Nonetheless, the decision to ban it outright in the United States may have been pre-emptive. Considering ibogaine’s effectiveness in treating addiction, as well as the fact that there are more than half a million people incarcerated in the United States on drug charges, isn’t it time that the government start to treat people rather than punish them? Government-regulated treatment of addiction often involves mandatory enrollment in a Twelve-Step or Narcotics Anonymous program following jail time. Without the proper detox and mindset, this treatment can seem laughable because it can be as unsuccessful as trying to quit on your own. Both programs have recovery rates that float between one and five percent each year.
Dr. Kamlet explained that addicts can’t even sit still during the throes of junk sickness, so they can’t be expected to concentrate during a meeting in which they have no faith. Furthermore, the process of unscheduled testing does nothing to prevent use and is such an archaic method of rehabilitation that it borders on oppressive. Dr. Kamlet suggests that a realistic and informed order of treatment would include ibogaine treatment, followed by therapy.
So why isn’t this system in place? From an economic point of view, there is no pharmaceutical company that wants to encourage the legalization of a drug that you only take once. Fifteen of the twenty largest direct pharmaceutical contributions to politicians in the year 2000 went to members of the Republican Party, the same party that began the “War on Drugs.” (The largest contribution, $477,633, went to President Bush.) The fact that the very pharmaceutical companies that create new drugs every year are in favor of this war begs the question: With which drugs are we at war?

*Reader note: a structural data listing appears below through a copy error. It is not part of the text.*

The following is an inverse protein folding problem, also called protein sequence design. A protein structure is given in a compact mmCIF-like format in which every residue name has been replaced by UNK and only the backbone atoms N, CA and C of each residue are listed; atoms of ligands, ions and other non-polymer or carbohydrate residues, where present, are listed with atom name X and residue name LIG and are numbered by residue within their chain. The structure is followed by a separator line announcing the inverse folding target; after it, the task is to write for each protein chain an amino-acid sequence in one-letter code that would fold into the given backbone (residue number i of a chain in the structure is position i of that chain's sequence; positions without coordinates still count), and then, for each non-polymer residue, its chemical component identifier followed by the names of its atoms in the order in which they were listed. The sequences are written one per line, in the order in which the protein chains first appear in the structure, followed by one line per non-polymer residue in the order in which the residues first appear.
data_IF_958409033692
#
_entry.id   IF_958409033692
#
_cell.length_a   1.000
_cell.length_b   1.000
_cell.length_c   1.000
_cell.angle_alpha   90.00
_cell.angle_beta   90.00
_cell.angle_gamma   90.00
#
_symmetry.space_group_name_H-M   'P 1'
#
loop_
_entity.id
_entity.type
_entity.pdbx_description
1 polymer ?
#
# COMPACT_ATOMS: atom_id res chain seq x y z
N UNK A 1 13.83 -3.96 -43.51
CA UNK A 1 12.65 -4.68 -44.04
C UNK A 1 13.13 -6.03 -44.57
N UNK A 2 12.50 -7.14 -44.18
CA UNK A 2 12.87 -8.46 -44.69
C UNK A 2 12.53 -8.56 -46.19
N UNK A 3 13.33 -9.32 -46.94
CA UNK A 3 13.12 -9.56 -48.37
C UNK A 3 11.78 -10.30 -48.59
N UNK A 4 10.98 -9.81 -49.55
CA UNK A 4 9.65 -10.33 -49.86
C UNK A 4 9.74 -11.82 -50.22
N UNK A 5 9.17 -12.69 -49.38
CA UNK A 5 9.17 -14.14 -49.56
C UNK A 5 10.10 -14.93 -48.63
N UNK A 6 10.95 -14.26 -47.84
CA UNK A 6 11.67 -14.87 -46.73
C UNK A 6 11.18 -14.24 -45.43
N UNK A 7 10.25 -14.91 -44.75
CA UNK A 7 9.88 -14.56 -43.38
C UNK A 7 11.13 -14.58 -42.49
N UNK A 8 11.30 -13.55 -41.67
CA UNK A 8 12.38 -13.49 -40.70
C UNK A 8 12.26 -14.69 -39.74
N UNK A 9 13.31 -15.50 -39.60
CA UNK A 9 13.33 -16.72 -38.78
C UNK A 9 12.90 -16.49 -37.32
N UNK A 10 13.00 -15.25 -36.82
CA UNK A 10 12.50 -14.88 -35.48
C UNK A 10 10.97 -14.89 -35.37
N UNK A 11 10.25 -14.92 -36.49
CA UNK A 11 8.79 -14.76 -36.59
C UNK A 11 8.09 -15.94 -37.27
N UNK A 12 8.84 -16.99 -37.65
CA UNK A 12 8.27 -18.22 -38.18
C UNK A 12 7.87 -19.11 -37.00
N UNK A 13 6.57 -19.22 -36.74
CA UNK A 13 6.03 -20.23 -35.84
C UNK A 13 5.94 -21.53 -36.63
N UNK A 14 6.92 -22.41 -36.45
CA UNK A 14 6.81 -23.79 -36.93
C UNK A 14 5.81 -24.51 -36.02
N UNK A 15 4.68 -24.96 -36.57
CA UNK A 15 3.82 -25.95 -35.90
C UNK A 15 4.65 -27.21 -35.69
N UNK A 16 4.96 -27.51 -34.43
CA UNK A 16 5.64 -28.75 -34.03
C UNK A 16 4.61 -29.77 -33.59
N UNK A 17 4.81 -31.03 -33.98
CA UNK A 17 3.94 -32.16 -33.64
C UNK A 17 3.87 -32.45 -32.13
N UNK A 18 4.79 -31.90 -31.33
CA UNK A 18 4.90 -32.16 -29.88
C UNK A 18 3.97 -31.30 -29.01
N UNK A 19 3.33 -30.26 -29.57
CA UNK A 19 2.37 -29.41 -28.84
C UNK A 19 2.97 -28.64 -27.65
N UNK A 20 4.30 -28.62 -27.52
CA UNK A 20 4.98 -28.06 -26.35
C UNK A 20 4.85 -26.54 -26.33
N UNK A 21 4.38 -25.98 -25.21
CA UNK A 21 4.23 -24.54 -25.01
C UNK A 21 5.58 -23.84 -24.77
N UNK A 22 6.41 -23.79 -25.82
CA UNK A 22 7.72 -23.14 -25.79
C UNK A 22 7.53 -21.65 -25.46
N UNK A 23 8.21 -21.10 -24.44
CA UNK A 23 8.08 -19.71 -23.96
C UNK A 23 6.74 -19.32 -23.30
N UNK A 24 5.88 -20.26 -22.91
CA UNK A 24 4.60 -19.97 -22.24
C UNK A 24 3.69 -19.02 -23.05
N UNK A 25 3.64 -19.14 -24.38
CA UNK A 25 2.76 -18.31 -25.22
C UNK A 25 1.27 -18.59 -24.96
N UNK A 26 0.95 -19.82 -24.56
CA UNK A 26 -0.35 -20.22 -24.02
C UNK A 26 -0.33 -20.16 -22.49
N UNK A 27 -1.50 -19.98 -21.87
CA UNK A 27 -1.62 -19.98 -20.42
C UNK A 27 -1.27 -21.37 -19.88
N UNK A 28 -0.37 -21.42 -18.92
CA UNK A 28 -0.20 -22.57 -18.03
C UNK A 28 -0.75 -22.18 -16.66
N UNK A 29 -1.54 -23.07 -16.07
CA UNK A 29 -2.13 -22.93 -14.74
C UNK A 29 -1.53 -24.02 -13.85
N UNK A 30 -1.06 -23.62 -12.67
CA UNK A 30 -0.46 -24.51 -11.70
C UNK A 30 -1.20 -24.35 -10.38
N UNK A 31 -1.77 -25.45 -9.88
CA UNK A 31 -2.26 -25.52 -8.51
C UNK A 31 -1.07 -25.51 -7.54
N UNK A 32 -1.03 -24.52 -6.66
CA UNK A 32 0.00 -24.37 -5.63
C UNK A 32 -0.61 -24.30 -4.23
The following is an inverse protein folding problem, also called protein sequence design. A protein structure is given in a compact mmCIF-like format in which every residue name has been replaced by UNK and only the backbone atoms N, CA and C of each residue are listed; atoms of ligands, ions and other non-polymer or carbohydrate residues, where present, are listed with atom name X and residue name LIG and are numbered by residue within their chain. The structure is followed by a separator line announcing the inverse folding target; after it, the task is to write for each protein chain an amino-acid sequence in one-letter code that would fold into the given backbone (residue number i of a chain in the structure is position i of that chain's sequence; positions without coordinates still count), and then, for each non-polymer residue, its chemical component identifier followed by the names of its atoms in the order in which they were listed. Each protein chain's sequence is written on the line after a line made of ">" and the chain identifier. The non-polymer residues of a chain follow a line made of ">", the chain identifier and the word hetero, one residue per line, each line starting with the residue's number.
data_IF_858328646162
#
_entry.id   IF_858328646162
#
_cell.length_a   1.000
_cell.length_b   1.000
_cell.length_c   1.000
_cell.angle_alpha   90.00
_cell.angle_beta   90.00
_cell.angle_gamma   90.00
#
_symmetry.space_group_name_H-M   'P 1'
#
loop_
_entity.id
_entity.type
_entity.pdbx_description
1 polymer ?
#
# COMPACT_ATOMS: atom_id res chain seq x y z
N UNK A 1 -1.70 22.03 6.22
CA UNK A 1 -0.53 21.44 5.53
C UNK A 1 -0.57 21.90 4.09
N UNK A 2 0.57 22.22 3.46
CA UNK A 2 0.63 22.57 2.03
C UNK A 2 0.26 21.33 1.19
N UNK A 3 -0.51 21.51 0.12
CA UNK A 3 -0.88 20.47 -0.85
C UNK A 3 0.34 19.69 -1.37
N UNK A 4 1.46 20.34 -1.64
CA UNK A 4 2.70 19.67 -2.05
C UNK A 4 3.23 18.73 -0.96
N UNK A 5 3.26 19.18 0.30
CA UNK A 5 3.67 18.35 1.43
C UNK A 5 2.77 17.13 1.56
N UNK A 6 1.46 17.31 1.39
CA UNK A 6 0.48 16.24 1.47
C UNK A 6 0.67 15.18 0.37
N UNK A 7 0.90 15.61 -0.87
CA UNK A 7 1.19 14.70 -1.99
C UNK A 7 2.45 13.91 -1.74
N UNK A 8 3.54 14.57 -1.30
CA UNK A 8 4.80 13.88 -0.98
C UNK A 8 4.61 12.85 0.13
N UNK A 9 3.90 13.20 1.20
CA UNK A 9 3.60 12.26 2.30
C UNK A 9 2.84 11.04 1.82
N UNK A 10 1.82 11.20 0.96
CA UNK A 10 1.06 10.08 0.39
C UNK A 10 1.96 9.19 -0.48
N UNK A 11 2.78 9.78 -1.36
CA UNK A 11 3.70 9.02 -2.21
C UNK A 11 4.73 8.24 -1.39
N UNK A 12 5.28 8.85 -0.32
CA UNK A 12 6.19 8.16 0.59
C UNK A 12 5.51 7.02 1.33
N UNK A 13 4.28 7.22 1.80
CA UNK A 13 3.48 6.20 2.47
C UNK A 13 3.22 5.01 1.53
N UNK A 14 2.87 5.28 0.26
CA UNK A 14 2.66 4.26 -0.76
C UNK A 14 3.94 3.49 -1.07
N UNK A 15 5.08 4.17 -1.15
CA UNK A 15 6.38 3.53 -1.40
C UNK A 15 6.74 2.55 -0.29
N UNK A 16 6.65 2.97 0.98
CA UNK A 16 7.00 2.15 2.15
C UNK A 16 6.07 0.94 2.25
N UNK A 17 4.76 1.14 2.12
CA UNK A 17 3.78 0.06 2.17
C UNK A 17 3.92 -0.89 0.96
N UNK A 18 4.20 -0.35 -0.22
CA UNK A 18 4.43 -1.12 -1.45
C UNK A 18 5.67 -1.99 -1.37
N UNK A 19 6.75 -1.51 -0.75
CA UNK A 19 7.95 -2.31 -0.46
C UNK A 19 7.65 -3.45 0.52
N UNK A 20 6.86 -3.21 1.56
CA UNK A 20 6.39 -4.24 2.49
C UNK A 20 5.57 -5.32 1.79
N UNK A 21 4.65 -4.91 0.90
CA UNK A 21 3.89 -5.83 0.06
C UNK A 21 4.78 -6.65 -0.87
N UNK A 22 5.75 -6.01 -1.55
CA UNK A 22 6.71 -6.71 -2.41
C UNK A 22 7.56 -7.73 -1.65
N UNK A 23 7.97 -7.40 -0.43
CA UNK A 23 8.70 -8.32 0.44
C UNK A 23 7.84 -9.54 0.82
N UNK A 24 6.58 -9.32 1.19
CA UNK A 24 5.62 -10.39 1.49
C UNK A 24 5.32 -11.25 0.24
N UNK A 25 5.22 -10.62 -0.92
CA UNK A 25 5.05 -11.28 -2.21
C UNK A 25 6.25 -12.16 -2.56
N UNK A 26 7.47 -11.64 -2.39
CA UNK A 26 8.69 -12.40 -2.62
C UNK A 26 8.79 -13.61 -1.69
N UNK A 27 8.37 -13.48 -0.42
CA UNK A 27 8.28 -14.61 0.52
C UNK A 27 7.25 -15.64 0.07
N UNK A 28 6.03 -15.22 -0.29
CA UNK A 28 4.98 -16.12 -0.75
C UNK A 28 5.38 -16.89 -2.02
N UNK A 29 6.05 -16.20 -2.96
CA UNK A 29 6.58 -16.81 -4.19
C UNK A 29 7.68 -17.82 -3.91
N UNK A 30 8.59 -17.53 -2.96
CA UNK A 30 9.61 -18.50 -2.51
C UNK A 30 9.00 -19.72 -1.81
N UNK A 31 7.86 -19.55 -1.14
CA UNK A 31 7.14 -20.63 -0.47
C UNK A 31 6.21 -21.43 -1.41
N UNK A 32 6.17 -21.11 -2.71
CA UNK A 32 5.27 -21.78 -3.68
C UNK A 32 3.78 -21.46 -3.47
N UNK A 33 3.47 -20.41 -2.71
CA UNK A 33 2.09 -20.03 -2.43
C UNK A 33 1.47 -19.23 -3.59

I was once told by a former addict that “there are two types of drugs: mental and physical.” Physical drugs are habit-forming, and open the possibility of addiction and abuse as your cells develop receptors to the chemical. To lump both the mental and physical into the general category of “drugs” is an oversimplification that demands further consideration. It doesn’t seem logical to place heroin, which leads to addiction, in the same legal category as ibogaine, a chemical that breaks this cycle. Why outlaw marijuana while we keep alcohol, tobacco, caffeine, and prescription drugs legal?
In a society that condones potentially deadly drugs, it seems hypocritical to declare something illegal on the grounds of public safety. The epidemic of drug-based arrests and imprisonments calls attention to the fact that the Federal Government needs to reform its perception and laws regarding drugs and addiction treatment. The use of ibogaine has been legal for far longer than it has been illegal; the chemical ibogaine was first isolated from the Iboga plant in 1901. Research into treatment began in 1962 and was outlawed in 1969. In Gabon, the plant has been used for thousands of years with no opposition or backlash. Until we reconsider the real reasons for this drug’s illegality, we may never find the right weapons, or justifications, for the War on Drugs.